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Herpes Contraction Risk
Feb 19, 2013

I am a 30-year old woman with no STDs. I performed unprotected oral sex on a man with herpes (type2). I also received oral sex, and we kissed. Our genitalia touched but there was no intercourse. He had no outbreak at the time and he later told me that he is on Valtrex. This was 2 days ago. But I have been feeling symptoms, like discharge, lower pack pain, strained feeling in the groins since yesterday. And now about 48 hours later, I feel like I have a fever. I went to an urgent care doctor last night, and she said I was fine. I will see my OBGYN in a few days. I know I need to wait for blood test results. But I am very worried. How likely is it that I have been infected? Are my symptoms precursors to an initial outbreak because women are more likely to get infected? I know there is no perfect answer but I need to know how high my risks are. Much appreciated.

Response from Mr. Cordova

Hi there:

Thanks for writing in. Since your partner was not showing signs of an active outbreak (blisters), is on suppressive therapy, and there was no penetration - the risk of transmission was reduced, but not eliminated.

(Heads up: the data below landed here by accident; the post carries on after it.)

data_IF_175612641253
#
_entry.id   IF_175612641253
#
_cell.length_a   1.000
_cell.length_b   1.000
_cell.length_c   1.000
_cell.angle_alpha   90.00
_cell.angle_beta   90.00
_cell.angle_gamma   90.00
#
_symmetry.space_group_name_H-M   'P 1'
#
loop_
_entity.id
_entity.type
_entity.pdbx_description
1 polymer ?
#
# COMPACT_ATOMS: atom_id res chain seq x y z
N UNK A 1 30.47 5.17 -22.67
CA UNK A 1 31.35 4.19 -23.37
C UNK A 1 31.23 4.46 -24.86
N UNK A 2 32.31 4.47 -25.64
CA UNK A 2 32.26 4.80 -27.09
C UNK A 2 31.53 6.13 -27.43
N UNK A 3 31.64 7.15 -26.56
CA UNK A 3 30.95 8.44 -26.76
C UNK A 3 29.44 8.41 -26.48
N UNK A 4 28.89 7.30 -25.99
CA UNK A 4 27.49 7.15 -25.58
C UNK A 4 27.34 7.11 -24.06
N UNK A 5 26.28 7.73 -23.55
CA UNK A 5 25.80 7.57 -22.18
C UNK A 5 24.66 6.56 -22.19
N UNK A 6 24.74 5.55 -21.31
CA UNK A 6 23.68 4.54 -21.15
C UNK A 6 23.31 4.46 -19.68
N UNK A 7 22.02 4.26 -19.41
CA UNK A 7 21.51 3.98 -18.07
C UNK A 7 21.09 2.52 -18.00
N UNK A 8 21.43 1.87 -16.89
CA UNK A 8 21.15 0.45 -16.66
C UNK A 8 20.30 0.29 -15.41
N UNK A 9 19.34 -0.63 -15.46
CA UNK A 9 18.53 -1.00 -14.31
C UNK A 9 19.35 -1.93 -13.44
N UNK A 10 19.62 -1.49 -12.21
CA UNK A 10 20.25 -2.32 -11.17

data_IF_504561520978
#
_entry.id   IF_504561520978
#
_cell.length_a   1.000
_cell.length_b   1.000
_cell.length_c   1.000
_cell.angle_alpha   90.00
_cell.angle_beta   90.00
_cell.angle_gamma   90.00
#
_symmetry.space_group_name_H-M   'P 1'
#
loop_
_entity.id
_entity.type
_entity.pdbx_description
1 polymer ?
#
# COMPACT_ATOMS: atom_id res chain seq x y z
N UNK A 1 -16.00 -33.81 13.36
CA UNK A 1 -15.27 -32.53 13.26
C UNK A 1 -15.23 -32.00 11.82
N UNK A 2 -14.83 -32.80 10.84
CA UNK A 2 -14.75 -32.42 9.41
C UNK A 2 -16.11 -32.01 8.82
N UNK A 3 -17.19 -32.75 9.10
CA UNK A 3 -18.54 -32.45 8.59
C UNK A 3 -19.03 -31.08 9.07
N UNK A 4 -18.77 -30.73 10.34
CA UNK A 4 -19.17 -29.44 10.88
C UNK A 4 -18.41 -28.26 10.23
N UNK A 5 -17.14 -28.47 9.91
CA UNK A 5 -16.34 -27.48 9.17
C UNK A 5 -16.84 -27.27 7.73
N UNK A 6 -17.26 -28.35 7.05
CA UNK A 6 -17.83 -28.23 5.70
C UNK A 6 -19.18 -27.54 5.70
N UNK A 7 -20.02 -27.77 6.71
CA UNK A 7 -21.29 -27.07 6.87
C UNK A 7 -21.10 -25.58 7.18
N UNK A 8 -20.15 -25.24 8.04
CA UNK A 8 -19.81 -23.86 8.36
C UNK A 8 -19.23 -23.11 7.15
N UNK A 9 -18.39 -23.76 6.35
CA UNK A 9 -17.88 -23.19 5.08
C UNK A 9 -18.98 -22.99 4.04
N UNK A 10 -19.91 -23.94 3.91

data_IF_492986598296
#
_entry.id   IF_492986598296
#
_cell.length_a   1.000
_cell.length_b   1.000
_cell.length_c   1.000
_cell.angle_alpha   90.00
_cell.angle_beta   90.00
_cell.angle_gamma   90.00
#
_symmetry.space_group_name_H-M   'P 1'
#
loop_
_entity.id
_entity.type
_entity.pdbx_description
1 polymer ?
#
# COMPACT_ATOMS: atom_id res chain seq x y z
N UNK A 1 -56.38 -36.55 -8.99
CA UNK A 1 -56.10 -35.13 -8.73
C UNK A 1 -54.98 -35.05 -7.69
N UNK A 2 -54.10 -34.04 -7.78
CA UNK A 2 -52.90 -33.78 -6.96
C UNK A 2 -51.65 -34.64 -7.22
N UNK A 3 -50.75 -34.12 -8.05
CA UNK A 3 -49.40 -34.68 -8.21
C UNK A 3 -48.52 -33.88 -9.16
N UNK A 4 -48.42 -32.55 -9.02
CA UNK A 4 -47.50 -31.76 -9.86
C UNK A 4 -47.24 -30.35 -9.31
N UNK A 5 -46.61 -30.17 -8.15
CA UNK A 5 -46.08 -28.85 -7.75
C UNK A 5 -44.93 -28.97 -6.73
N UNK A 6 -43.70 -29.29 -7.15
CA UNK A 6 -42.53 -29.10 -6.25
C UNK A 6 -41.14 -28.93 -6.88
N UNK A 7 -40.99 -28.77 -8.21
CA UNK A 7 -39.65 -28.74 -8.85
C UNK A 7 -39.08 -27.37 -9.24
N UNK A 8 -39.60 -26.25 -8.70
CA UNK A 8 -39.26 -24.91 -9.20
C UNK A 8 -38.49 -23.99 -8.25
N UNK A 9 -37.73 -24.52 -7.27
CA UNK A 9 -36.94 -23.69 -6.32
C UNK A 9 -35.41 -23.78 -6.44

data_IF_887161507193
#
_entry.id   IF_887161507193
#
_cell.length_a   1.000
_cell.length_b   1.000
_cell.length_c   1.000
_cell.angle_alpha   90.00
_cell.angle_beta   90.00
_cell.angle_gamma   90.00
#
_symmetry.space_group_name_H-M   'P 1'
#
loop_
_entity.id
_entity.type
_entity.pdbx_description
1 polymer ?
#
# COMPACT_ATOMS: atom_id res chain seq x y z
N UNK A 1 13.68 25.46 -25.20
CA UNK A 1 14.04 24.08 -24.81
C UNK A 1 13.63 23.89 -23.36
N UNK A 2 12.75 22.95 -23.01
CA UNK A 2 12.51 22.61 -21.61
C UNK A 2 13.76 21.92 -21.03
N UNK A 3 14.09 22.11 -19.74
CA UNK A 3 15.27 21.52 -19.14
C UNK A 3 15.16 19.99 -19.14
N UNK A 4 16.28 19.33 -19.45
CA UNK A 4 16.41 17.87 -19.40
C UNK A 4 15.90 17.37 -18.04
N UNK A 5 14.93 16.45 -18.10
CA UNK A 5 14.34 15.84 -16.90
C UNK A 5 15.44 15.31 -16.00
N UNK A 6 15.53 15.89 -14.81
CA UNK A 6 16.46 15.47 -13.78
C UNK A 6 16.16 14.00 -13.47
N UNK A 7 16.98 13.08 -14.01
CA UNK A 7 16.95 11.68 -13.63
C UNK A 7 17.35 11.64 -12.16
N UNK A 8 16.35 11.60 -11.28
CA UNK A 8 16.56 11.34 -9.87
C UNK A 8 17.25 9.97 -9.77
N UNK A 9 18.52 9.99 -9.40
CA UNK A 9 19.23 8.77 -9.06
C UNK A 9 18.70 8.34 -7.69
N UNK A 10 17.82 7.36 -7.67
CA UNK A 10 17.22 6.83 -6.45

Herpes is transmitted via skin-to-skin contact. Unfortunately, it's more common of an STD than many people realize. By the age of 42, over 90% of the American public will have some form of it. For most, it presents itself orally, as a fever blister or as it is more commonly knows, a cold sore.

For most people, the primary or initial outbreak is the most severe. In addition to painful, puss-filled blisters, additional symptoms may include: Fever, headache, muscle aches, fatigue, or swollen lymph nodes. Infections of the vagina or cervix (versus externally as in your case) can cause discharge.

Ideally, the best way to test for Herpes would be to take a swab from a freshly-formed blister. Since it doesn't sound like you are experiencing blisters, this option is out. If you like, talk to your doctor about performing an IgG test at 90 days (a blood test). In the meanwhile, if you experience a breakout of painful, puss-filled blisters, get to your doctor immediately for testing.

In health,

Richard



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